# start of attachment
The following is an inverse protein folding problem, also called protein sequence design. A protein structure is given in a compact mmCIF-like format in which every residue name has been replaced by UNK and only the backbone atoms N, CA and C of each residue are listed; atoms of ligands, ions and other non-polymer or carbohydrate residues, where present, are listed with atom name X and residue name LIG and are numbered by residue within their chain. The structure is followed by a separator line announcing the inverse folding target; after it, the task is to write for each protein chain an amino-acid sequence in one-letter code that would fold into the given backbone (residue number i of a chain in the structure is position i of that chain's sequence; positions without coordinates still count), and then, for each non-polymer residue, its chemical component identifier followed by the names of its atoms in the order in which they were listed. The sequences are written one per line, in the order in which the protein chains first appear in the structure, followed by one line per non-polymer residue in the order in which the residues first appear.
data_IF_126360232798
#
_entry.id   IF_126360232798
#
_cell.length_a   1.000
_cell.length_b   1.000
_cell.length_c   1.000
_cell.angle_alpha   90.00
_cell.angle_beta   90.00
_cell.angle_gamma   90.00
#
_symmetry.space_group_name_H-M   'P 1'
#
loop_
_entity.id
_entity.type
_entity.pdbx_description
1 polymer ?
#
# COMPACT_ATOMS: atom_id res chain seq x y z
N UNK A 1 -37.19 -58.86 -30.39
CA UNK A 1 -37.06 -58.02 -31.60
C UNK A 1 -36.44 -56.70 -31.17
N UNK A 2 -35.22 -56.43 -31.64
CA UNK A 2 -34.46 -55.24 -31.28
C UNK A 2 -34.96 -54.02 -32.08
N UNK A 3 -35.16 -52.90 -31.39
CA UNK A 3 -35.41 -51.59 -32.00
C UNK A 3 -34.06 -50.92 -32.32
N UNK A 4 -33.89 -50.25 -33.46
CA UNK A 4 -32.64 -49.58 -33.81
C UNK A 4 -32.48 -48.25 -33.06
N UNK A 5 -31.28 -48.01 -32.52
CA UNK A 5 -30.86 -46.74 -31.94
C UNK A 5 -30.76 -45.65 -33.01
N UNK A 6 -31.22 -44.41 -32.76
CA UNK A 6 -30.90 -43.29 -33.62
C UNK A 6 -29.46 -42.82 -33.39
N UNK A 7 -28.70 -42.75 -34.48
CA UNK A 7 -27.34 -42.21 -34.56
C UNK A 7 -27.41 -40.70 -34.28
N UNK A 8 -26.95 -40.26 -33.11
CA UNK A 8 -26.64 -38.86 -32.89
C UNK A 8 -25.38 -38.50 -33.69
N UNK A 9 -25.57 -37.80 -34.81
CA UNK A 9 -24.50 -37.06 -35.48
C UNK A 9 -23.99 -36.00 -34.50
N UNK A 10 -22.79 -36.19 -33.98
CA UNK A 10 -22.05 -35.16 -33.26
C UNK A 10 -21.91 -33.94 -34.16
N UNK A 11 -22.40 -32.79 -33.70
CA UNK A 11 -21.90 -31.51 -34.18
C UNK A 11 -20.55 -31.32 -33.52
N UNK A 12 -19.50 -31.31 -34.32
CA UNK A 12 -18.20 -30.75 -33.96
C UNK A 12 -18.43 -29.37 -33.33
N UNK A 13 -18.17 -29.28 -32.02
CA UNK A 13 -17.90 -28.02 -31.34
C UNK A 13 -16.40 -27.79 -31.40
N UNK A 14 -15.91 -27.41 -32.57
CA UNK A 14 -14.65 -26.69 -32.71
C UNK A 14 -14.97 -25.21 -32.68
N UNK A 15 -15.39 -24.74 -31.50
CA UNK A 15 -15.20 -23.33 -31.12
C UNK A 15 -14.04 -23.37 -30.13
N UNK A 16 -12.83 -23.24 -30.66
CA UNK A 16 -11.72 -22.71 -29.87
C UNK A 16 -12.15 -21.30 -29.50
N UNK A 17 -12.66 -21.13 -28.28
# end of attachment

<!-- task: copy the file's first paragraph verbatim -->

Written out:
The following is an inverse protein folding problem, also called protein sequence design. A protein structure is given in a compact mmCIF-like format in which every residue name has been replaced by UNK and only the backbone atoms N, CA and C of each residue are listed; atoms of ligands, ions and other non-polymer or carbohydrate residues, where present, are listed with atom name X and residue name LIG and are numbered by residue within their chain. The structure is followed by a separator line announcing the inverse folding target; after it, the task is to write for each protein chain an amino-acid sequence in one-letter code that would fold into the given backbone (residue number i of a chain in the structure is position i of that chain's sequence; positions without coordinates still count), and then, for each non-polymer residue, its chemical component identifier followed by the names of its atoms in the order in which they were listed. The sequences are written one per line, in the order in which the protein chains first appear in the structure, followed by one line per non-polymer residue in the order in which the residues first appear.